SACRAMENTO, Calif. (KTXL) — On Sept. 11, 2001, Arthur Gonsalves was an engineer for Sacramento Metropolitan Fire Department.
“We were just getting up for the morning and we were at the end of our shift, and somebody said my wife was on the phone, which normally doesn’t happen,” he recalled. “She told me to turn on the TV real quick, so we turned on the TV and I think the first plane had just hit and it was just before the second plane hit.”
It didn’t take long from there before his team got the call.
“There was an announcement over all the station radios that USAR members, standby for deployment,” Gonsalves said.
Just hours after the attack on the World Trade Center, Gonsalves was on his way to New York City.
“We watched it on TV, but once we got there, it was like a war zone,” Gonsalves told FOX40. “Like everybody said, it looked like a war zone. Everything was destroyed.”
Gonsalves and a team of 84 Sacramento-based firefighters were assigned to look for victims under the collapsed buildings.
“A firefighter that found another dead firefighter, and so we helped him,” Gonsalves explained.
Meanwhile, back in Sacramento, his son Brian Gonsalves was a freshman at Sierra College and trying to start his own firefighting career.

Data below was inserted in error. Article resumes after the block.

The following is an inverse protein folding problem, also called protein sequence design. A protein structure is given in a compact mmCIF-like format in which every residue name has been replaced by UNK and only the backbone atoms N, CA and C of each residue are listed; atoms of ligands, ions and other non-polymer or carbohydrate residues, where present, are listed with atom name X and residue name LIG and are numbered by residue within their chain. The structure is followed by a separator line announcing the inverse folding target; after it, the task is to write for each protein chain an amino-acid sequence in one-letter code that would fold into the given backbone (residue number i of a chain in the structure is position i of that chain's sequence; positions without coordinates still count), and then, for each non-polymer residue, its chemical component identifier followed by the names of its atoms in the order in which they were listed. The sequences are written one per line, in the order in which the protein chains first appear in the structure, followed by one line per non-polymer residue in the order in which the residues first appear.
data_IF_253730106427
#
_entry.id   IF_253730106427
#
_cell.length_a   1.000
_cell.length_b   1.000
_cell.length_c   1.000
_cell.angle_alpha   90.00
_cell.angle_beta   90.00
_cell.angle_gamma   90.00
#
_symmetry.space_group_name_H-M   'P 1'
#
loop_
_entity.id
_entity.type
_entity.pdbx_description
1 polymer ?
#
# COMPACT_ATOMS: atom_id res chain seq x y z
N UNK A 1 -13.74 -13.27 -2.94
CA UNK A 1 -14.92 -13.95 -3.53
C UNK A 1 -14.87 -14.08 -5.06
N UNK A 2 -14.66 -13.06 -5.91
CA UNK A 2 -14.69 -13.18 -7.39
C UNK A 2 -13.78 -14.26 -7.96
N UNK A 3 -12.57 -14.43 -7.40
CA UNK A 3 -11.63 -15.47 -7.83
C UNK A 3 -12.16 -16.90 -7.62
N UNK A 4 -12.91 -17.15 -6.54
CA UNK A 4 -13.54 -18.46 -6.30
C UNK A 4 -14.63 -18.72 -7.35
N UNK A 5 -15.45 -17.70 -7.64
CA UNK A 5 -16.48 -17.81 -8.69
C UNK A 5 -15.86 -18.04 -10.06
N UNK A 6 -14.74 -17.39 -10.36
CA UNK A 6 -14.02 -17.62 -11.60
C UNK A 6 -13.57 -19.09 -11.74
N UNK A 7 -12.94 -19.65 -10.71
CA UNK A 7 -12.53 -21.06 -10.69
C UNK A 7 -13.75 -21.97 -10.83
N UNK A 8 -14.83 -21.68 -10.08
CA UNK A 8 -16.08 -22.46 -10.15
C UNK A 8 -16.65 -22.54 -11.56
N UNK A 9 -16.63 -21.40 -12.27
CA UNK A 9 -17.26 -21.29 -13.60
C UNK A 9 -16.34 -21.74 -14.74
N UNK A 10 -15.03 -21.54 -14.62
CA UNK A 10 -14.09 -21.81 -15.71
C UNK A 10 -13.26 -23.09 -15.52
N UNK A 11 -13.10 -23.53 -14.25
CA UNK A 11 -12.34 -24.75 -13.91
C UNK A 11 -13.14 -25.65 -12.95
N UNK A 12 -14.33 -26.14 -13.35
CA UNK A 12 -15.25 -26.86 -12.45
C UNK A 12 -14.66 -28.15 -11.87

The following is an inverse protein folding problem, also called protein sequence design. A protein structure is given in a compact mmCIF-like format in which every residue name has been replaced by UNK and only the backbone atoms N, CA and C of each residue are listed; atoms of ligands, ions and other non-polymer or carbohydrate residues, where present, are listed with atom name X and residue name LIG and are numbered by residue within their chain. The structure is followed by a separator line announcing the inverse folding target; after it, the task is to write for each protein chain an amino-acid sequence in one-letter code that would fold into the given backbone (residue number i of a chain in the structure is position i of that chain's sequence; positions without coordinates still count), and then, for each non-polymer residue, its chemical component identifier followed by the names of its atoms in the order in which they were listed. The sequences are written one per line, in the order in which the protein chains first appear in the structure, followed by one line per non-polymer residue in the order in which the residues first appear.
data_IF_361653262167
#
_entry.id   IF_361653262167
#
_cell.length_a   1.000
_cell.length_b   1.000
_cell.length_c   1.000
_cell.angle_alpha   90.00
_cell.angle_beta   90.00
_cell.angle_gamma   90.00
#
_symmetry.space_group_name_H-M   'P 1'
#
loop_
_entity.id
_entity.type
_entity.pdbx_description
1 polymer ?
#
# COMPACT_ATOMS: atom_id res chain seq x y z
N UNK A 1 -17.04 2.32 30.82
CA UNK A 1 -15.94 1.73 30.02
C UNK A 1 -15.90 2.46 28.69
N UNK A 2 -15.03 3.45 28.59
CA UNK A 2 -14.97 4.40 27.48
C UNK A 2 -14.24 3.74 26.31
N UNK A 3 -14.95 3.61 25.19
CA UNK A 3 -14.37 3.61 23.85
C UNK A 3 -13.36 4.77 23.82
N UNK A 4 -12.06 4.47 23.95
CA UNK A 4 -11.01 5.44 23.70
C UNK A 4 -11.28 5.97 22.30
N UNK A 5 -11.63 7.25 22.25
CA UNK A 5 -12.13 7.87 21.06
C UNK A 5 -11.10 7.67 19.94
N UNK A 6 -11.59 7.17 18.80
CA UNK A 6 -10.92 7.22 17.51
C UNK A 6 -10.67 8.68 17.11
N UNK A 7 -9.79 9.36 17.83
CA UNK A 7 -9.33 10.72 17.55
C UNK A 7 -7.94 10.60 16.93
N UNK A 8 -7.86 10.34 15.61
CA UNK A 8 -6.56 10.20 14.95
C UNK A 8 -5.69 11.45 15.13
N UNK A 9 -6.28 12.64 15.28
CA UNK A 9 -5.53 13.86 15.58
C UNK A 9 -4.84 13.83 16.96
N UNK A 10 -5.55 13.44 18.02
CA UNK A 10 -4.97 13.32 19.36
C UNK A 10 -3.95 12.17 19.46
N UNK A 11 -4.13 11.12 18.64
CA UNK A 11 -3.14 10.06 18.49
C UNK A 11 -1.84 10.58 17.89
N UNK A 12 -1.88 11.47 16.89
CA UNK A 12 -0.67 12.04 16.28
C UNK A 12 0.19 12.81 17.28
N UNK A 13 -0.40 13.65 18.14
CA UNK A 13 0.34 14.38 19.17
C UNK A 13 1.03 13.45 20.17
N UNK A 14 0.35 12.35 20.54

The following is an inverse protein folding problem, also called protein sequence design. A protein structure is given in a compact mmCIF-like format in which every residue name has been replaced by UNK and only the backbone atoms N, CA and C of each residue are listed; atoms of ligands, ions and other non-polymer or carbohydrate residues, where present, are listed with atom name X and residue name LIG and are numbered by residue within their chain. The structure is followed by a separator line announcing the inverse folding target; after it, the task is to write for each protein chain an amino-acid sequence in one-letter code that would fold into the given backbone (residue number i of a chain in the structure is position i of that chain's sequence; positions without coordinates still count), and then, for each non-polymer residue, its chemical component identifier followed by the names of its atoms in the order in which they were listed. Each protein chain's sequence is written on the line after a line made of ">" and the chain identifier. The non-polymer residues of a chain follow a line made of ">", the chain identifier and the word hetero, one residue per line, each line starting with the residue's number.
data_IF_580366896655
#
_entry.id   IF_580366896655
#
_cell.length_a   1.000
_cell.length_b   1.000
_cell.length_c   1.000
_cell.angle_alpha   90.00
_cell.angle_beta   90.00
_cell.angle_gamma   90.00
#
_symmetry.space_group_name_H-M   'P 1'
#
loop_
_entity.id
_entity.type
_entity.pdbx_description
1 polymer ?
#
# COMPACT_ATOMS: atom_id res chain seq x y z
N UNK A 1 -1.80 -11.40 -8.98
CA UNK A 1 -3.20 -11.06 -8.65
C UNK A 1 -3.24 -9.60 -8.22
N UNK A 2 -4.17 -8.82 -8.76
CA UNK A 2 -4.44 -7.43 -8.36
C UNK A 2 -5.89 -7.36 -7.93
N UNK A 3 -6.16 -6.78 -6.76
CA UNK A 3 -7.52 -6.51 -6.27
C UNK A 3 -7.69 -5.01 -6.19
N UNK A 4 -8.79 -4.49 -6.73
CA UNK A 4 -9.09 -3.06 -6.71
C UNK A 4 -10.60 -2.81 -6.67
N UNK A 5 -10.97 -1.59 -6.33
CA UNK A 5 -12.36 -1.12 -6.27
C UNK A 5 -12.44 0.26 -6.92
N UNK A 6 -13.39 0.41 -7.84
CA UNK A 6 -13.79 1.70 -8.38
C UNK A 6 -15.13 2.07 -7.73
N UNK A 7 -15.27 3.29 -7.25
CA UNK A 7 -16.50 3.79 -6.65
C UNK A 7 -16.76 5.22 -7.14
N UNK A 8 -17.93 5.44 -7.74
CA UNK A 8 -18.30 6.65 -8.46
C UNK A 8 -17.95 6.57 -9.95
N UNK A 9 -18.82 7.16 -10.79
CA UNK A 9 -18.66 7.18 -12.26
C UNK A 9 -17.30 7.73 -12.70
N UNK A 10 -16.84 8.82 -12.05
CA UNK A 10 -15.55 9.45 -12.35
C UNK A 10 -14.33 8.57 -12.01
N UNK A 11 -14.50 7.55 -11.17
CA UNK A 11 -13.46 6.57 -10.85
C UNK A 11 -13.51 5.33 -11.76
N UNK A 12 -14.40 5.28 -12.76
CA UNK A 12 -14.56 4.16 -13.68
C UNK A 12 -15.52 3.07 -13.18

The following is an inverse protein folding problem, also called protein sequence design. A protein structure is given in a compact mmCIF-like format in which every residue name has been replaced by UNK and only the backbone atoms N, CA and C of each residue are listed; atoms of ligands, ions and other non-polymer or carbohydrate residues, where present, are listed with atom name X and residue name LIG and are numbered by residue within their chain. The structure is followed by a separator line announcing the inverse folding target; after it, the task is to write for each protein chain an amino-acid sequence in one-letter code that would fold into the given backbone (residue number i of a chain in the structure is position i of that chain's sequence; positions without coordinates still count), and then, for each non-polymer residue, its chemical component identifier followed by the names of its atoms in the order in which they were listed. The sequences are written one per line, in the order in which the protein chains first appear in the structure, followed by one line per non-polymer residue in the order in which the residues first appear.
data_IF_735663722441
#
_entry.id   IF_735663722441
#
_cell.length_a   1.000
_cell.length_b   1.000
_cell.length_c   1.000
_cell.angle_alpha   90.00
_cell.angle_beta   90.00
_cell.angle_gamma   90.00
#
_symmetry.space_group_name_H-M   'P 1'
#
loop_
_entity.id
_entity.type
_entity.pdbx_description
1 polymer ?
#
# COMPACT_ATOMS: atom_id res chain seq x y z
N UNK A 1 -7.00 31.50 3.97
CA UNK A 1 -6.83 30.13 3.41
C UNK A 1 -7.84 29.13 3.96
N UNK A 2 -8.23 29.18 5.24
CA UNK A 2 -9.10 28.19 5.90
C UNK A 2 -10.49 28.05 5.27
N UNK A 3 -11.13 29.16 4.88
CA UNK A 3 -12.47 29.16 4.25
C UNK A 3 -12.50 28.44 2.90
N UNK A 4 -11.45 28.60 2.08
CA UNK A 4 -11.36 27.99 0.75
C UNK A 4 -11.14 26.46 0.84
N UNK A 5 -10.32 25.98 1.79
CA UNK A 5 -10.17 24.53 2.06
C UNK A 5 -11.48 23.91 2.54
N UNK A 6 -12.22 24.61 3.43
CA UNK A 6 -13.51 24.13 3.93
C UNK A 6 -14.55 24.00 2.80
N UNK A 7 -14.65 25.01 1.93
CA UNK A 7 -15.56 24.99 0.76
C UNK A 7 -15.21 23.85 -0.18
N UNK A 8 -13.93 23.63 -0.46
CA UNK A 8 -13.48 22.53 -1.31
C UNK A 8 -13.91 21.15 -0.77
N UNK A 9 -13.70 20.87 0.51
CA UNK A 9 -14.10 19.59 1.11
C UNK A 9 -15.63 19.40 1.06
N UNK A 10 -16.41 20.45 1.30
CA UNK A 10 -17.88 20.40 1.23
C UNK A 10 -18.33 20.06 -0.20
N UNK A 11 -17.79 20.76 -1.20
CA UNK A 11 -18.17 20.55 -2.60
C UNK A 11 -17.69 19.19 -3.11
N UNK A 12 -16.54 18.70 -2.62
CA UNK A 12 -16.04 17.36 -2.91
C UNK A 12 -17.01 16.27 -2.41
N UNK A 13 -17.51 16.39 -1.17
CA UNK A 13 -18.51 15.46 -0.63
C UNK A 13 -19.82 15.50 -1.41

That same day, he got the call about his dad getting deployed.
“As things happened, and they were showing guys leaving the pile and they were running away stuff like that, that’s when I started to realize the dangers that was associated with it,” Brian Gonsalves said. “It wasn’t simple and it wasn’t going to be easy.”
Twenty years later, Arthur Gonsalves is retired and Brian Gonsalves is now Battalion Chief.
“It is a full circle thing, being 20 years now,” Brian Gonsalves told FOX40. “I never would have thought that I would be here and we would be doing this on the twentieth anniversary.”
And as Americans reflect, both father and son want people to remember what’s truly important on a day like today.
“Be grateful,” Arthur Gonsalves said. “Just be grateful. Live in the moment and enjoy life.”
Sacramento Metro firefighters continue to train within the Urban Search and Rescue task force on a monthly basis that will prepare them for events like the 9/11 attack or natural disasters around the country.